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Petersburg, Virginia — The American South (Mid-Atlantic)
 

Ventilation Shaft

 
 
Ventilation Shaft Marker image. Click for full size.
By Bill Coughlin, April 23, 2007
1. Ventilation Shaft Marker
This marker is located on the walking trail at "The Crater" Tour Stop.
Inscription. “Regular Army wiseacres said it was not feasible – that I could not carry the ventilation that distance without digging a hole to the surface… But I have succeeded.”
- Lt. Col. Henry Pleasants, 48th Pennsylvania July 23, 1864

The most serious problem that faced Lt. Col. Pleasants was getting fresh air to the men working in the tunnel. He came up with a solution commonly used in the Pennsylvania coal mines.

One hundred feet into the mine, Pleasants’s men dug a vertical ventilation shaft – the remains of which are in front of you. They then placed an airtight canvas door across the mine opening and ran a wooden duct the length of the mine to the forward end of the chamber. The fire that burned continuously at the ventilation shaft drew stale air out of the mine; fresh air was drawn through the duct to the men working at the head of the tunnel.
 
Erected by Petersburg National Battlefield - National Park Service - Dept. of the Interior.
 
Location. 37° 13.149′ N, 77° 22.587′ W. Marker is in Petersburg, Virginia. Marker can be reached from Siege Road, on the right when traveling south. Touch for map. Marker is in Petersburg National Battlefield. It is located on
Marker on the Trail to the Crater image. Click for full size.
By Bill Coughlin, April 23, 2007
2. Marker on the Trail to the Crater
The marker is on the trail from the Mine to the site of the Crater. The stairs in the background lead to the entrance to the Mine.
a walking trail that starts at Tour Stop 8. Marker is in this post office area: Petersburg VA 23803, United States of America.
 
Other nearby markers. At least 8 other markers are within walking distance of this marker. Digging the Mine ( within shouting distance of this marker); The Crater ( about 400 feet away, measured in a direct line); “A Stupendous Failure” ( about 400 feet away); Confederate Counterattack ( about 400 feet away); Crater of Mine ( about 400 feet away); Confederate Countermine ( about 400 feet away); South Carolina ( about 500 feet away); Mahone ( about 500 feet away). Touch for a list and map of all markers in Petersburg.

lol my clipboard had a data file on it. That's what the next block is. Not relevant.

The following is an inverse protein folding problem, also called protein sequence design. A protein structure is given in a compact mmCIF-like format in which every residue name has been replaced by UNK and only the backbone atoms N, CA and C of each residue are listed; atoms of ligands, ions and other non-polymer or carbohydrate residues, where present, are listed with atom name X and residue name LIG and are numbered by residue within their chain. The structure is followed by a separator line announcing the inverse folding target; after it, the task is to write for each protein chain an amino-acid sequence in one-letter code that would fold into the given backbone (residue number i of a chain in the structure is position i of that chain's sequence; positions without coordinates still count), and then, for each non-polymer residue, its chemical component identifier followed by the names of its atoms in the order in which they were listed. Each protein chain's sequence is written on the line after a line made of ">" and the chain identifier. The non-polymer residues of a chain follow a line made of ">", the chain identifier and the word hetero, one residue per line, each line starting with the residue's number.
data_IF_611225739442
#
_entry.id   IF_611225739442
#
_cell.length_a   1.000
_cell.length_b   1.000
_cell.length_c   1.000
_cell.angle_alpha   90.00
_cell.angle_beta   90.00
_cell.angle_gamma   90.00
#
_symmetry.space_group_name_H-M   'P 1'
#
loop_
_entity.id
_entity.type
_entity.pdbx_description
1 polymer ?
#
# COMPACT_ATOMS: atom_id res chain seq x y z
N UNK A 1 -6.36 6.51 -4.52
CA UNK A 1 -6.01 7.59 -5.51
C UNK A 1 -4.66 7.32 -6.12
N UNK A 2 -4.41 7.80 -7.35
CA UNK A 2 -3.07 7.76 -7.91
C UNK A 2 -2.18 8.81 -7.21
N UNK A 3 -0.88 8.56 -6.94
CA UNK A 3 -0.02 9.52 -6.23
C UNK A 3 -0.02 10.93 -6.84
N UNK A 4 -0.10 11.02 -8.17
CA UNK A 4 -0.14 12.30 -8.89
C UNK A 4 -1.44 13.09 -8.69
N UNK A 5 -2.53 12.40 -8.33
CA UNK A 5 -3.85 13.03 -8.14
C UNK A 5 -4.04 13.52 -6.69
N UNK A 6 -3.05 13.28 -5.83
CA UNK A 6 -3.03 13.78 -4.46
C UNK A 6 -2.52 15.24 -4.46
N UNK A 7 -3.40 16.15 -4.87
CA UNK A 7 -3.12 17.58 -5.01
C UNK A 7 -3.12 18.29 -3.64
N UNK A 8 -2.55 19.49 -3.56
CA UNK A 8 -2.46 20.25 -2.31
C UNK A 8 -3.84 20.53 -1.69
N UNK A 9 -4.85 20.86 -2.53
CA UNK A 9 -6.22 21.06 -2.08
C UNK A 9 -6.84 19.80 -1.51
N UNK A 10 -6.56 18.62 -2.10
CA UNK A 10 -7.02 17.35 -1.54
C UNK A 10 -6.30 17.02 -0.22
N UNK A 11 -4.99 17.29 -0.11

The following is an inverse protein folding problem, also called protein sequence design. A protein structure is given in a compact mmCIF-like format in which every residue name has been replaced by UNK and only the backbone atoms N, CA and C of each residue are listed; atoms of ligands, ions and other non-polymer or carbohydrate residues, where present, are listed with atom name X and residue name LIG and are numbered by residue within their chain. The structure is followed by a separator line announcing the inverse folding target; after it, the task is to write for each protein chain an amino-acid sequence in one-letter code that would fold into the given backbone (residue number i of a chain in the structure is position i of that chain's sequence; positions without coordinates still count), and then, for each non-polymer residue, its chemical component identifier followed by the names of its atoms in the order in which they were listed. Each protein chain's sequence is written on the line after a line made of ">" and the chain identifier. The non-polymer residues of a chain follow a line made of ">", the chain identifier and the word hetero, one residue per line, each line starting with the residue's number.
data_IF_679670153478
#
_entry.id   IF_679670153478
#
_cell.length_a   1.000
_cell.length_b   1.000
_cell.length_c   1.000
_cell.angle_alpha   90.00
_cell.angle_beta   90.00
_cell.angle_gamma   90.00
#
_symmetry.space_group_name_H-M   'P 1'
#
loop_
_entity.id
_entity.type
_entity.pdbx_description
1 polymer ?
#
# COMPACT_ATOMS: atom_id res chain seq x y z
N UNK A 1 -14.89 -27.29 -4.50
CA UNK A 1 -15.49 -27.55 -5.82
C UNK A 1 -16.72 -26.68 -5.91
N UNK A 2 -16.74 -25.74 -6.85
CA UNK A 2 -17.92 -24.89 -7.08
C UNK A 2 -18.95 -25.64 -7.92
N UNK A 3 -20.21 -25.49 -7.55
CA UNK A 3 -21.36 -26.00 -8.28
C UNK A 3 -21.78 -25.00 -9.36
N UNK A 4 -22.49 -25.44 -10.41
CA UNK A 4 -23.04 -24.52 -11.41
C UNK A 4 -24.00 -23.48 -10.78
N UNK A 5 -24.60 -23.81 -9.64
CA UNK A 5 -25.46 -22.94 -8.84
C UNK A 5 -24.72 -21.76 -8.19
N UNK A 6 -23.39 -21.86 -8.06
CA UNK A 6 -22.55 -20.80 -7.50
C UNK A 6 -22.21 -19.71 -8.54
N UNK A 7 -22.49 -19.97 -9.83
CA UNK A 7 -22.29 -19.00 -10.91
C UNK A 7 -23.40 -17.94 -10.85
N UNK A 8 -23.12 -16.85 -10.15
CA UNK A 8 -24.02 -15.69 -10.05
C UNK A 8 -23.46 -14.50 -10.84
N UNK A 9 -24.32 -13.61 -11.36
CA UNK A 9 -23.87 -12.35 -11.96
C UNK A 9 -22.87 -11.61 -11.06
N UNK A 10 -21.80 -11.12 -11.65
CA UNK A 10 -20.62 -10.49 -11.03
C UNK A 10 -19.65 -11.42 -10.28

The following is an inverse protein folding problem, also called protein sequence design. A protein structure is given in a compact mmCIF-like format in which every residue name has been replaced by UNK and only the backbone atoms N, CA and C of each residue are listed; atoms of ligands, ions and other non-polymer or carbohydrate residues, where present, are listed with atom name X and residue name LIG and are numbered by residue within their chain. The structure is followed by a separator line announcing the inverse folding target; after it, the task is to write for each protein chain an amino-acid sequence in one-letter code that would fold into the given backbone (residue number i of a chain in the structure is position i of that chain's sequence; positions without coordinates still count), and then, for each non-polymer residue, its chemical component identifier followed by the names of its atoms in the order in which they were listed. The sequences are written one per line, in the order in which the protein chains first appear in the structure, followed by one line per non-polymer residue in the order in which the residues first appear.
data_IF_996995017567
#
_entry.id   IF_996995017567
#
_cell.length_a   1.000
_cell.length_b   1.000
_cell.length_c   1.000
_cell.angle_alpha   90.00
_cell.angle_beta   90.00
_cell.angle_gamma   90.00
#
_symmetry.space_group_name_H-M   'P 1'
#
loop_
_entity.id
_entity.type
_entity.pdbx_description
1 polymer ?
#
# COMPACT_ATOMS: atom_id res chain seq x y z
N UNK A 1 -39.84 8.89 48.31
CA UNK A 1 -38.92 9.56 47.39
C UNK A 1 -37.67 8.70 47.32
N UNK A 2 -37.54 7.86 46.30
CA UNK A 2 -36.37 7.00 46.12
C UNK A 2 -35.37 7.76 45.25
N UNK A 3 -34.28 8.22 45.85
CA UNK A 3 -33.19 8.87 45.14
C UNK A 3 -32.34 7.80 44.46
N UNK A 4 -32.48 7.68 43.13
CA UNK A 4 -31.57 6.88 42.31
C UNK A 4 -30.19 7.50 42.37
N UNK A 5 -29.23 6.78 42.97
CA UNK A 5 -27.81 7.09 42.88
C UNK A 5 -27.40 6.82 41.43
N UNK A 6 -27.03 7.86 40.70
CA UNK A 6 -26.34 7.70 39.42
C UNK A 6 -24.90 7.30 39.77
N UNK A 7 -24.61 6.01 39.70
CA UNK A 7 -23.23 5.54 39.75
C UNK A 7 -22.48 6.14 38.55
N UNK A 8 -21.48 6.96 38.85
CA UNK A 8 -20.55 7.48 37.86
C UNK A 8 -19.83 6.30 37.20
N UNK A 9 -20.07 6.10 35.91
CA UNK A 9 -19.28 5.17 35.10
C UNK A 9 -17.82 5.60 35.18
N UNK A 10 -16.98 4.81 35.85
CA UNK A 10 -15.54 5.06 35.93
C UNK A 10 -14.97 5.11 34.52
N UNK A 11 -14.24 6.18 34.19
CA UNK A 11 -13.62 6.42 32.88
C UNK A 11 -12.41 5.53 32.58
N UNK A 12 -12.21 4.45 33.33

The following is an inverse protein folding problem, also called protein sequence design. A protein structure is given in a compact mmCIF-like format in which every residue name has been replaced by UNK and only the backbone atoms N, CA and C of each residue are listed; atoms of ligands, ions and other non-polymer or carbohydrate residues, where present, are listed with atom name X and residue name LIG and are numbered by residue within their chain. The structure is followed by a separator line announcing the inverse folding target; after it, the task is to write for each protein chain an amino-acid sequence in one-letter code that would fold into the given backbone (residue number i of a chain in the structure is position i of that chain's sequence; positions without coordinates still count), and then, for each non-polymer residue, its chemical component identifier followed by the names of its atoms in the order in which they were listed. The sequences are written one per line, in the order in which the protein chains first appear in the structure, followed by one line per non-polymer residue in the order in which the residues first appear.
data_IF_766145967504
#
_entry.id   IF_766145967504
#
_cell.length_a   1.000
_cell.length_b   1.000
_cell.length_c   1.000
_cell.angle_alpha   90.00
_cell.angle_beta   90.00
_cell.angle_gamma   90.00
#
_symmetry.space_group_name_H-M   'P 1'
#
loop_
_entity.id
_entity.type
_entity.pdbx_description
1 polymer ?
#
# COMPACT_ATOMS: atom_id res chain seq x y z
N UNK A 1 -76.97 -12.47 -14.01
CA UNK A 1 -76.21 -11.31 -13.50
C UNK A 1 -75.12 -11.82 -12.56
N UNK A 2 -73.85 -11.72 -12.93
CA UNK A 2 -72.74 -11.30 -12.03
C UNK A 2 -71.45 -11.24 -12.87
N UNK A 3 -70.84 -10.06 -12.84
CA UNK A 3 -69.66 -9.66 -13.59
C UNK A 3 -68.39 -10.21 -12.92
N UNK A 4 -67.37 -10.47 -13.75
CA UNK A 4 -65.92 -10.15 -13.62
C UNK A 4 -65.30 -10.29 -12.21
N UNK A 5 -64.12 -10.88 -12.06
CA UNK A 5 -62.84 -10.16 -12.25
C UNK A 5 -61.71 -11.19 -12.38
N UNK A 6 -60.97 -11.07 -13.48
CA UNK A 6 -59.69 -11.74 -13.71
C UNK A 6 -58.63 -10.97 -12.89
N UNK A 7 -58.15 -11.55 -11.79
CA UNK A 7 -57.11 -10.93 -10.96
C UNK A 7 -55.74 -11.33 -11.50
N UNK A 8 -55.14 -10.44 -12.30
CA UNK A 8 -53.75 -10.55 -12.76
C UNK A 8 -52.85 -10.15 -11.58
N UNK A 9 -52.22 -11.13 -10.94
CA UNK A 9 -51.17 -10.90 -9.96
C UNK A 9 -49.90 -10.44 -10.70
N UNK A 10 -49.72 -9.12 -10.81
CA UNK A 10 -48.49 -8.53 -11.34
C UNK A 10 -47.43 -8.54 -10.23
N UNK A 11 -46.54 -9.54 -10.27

More about this marker. The marker includes an illustration showing how the ventilation system worked, with the caption The air-tight partition (1) ensured that the fire (2) would draw air from the interior of the tunnel (3), thus drawing the stale air away from the workers. Fresh air drawn through the wooden duct (4) replaced the stale drawn out of the mine by the fire at the ventilation shaft.

On the left of the marker is a drawing of the shafts beneath the Confederate works. It has the caption Once beneath the Confederate works, the Federals dug lateral magazines, which they packed with 8,000 pound of gunpowder.

On
Entrance to the Mine image. Click for full size.
By Bill Coughlin, April 23, 2007
3. Entrance to the Mine
The mine entrance could not be seen from the Confederate lines.
the bottom of the marker is a scale drawing of the 511-foot-long tunnel.
 
Also see . . .
1. Crater. CWSAC Battle Summaries. (Submitted on April 13, 2008, by Bill Coughlin of North Arlington, New Jersey.) 

2. National Park Service. National Park Service. (Submitted on April 13, 2008, by Bill Coughlin of North Arlington, New Jersey.) 

3. The Siege of Petersburg. (Submitted on April 13, 2008, by Bill Coughlin of North Arlington, New Jersey.)
 
Categories. War, US Civil
 
Inside the Mine image. Click for full size.
By Bill Coughlin, April 23, 2007
4. Inside the Mine
A peek into the entrance of the mine shows what it looked line in July 1864.
Union Tunnel image. Click for full size.
By Bill Coughlin, April 23, 2007
5. Union Tunnel
Remains of the mine are visible on the side of the trail just past the marker.
Ventilation Shaft Illustration image. Click for full size.
By Bill Coughlin, April 23, 2007
6. Ventilation Shaft Illustration
This diagram from the marker displays how the ventilation shaft worked in the mine.
 
 
Credits. This page was last revised on June 16, 2016. This page originally submitted on April 13, 2008, by Bill Coughlin of North Arlington, New Jersey. This page has been viewed 1,120 times since then and 28 times this year. Photos:   1, 2, 3, 4, 5, 6. submitted on April 13, 2008, by Bill Coughlin of North Arlington, New Jersey. • Craig Swain was the editor who published this page.
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